If you'd like to find out more about my story, you can click on this site's "Contributors" tab or visit my website.

I'd love to hear about your story, too. Feel free to leave a comment, or friend me on Facebook, or visit me in Thailand.  I have a great guest room.  :)

Thursday, August 18, 2016

Furlough Fitness Part 2

The battle is real.

But the success can be just as real with the right tools, planning, and preparation. So let's get practical.

First, let's always keep our motives and priorities in check. After all, man looks on the outward appearance, but God sees the heart.

Right motives are everything. Right priorities are vital.

Proverbs 21:30 "Favour is deceitful, and beauty is vain:
but a woman that feareth the LORD, she shall be praised."

It would be such a shame to be motivated by something so shallow, vain, and temporary as beauty. However, to be motivated by my love for the Lord, to better equip myself for His service, to glorify Him? Now that's eternal!

1 Timothy 4:8 "For bodily exercise profiteth little: but godliness is profitable unto all things, having promise of the life that now is, and of that which is to come."

How tragic it would be to become so focused on the physical that I neglect the priority of my spiritual life!

Charity and Kristine still going strong in Furlough Fitness

The Right Support

Knowing that the battle against the Furlough Twenty was a huge task, I (Charity) went looking for support and accountability. I am happy to say, my team of support and accountability answered the call!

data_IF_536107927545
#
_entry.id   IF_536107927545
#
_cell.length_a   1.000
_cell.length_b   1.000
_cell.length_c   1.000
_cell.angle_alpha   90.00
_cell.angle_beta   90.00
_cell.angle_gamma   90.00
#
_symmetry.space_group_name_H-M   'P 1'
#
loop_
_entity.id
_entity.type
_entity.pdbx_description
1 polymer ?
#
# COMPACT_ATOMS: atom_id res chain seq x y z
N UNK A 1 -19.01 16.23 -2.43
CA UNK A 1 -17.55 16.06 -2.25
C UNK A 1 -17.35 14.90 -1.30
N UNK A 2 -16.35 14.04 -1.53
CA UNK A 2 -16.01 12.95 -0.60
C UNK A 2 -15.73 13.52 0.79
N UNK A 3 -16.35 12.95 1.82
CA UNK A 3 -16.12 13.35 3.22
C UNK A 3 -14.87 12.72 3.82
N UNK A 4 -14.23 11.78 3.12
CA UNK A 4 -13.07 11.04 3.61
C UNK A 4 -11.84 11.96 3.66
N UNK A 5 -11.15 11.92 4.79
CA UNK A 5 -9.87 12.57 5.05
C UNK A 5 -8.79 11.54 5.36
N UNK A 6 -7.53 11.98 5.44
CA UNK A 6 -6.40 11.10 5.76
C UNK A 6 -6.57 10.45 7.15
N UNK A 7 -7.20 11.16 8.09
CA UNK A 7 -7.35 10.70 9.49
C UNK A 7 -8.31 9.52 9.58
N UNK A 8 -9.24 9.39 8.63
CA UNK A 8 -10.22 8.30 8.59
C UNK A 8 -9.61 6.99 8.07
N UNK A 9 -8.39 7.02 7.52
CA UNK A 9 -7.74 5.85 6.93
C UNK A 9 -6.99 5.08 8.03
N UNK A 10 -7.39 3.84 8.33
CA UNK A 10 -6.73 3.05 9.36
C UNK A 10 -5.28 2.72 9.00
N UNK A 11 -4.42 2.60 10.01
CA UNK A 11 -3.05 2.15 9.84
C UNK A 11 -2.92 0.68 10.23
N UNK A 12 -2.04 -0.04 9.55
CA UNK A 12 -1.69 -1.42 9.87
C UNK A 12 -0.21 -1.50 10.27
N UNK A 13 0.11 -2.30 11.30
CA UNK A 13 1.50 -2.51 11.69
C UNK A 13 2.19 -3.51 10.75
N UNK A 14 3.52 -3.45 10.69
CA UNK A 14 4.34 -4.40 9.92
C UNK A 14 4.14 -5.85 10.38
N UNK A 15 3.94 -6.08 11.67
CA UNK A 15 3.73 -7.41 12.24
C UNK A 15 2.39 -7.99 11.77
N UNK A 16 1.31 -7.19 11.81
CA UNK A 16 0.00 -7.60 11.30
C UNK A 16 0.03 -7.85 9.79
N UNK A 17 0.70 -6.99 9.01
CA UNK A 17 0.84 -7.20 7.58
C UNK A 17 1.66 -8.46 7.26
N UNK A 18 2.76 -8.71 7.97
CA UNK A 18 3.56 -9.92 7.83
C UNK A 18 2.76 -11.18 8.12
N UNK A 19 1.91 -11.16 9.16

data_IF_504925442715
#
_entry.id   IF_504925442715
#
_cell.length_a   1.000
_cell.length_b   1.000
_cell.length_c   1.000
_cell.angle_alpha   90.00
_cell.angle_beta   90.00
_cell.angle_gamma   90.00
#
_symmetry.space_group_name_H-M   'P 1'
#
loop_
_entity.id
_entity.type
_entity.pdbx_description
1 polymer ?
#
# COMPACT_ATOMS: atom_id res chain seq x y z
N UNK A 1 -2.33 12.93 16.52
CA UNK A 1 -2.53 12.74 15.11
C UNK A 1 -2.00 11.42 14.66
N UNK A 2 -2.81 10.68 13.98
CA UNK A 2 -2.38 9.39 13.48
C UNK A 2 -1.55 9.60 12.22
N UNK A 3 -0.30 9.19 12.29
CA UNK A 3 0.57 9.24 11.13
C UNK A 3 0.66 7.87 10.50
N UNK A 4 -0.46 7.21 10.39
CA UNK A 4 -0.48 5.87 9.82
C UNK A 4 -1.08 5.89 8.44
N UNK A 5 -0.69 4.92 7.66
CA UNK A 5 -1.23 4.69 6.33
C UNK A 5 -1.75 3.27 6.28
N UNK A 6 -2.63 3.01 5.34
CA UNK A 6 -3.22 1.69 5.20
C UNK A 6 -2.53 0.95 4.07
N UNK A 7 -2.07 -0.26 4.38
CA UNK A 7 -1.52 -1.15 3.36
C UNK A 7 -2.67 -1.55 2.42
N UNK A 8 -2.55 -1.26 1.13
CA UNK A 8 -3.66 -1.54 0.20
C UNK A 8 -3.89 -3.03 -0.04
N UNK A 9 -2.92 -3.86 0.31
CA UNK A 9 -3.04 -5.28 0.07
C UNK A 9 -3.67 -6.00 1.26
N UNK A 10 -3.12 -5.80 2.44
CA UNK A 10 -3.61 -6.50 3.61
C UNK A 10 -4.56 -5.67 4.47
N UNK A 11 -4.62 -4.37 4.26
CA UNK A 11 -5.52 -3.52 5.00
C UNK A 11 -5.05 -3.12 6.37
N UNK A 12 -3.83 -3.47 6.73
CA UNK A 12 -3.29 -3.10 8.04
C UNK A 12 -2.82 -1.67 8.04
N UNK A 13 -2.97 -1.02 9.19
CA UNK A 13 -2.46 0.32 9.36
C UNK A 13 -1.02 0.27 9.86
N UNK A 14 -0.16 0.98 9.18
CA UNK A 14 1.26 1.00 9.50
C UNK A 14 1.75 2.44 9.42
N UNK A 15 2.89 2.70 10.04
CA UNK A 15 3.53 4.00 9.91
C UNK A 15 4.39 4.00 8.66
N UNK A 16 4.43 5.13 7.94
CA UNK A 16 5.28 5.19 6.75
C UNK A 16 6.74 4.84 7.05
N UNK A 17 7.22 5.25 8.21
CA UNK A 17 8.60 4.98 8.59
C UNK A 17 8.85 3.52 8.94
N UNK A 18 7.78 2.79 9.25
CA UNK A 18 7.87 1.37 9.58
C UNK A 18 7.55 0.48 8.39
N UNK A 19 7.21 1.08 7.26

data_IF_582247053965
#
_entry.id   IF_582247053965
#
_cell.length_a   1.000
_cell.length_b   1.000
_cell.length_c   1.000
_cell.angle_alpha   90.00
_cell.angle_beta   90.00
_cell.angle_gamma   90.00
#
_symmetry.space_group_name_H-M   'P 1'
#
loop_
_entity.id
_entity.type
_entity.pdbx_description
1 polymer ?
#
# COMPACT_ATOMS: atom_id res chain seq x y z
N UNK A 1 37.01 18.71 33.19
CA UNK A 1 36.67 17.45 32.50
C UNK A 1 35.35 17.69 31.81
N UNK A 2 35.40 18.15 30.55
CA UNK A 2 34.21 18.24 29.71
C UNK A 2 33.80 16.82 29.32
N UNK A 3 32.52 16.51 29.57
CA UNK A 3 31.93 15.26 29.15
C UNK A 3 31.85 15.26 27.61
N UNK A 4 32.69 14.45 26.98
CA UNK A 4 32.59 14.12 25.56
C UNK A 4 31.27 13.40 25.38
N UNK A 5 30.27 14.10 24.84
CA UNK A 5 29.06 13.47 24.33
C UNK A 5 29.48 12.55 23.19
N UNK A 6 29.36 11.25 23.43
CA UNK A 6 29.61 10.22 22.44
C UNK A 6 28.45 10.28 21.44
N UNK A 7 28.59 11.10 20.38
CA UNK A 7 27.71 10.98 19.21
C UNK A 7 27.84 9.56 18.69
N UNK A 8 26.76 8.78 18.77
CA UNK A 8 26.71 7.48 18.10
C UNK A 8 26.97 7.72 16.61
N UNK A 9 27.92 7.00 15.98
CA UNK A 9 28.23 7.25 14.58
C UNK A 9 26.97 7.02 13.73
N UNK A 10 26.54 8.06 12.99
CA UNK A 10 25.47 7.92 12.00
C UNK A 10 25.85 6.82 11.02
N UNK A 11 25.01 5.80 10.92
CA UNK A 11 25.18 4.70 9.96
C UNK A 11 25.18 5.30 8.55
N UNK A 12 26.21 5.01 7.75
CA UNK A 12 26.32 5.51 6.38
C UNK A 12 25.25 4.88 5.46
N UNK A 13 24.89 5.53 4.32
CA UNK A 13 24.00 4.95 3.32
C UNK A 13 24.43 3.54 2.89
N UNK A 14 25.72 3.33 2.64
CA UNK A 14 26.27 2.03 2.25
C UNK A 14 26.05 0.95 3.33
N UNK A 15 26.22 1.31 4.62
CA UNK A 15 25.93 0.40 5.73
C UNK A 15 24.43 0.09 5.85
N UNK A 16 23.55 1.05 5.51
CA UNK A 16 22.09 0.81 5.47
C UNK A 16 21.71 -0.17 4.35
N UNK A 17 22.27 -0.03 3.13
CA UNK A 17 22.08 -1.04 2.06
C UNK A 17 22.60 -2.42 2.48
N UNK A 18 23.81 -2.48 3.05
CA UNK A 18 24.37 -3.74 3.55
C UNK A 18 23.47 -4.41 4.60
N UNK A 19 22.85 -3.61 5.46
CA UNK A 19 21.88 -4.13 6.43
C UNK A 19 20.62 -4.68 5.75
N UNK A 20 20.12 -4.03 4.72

The first thing I did was I went to my family and let them know my goals and plan. They not only supported me, but some of them jumped right on board with me! My husband and daughter are right there beside me in exercise and eating healthier. Even our younger son is intentionally making better choices. My older son is one of my favorite cheerleaders in this battle!

The next thing I did was I made my goals public. I actually posted it on Facebook for all to see, including supporting churches. What were the results? Not only have I received verbal support, but also supporting churches are getting involved. When we have visited churches, they have opened their gym facilities to our family. One place we stayed, the church stocked the refrigerator and cabinets for us with healthy foods. I almost cried! My absolute favorite was when a pastor's wife in Canada invited me on a three mile hike. Not only did I get exercise, but I enjoyed sweet fellowship with her.

One of the best decisions I made was joining a three-month weight loss competition that a friend was hosting. I am highly competitive-natured. Joining that competition has kept me accountable. (When you have to check in every week to report your numbers, you tend to behave!) The first month of the competition is completed, and I am happy to report that I came in first place with a loss of 13.4 pounds for the month.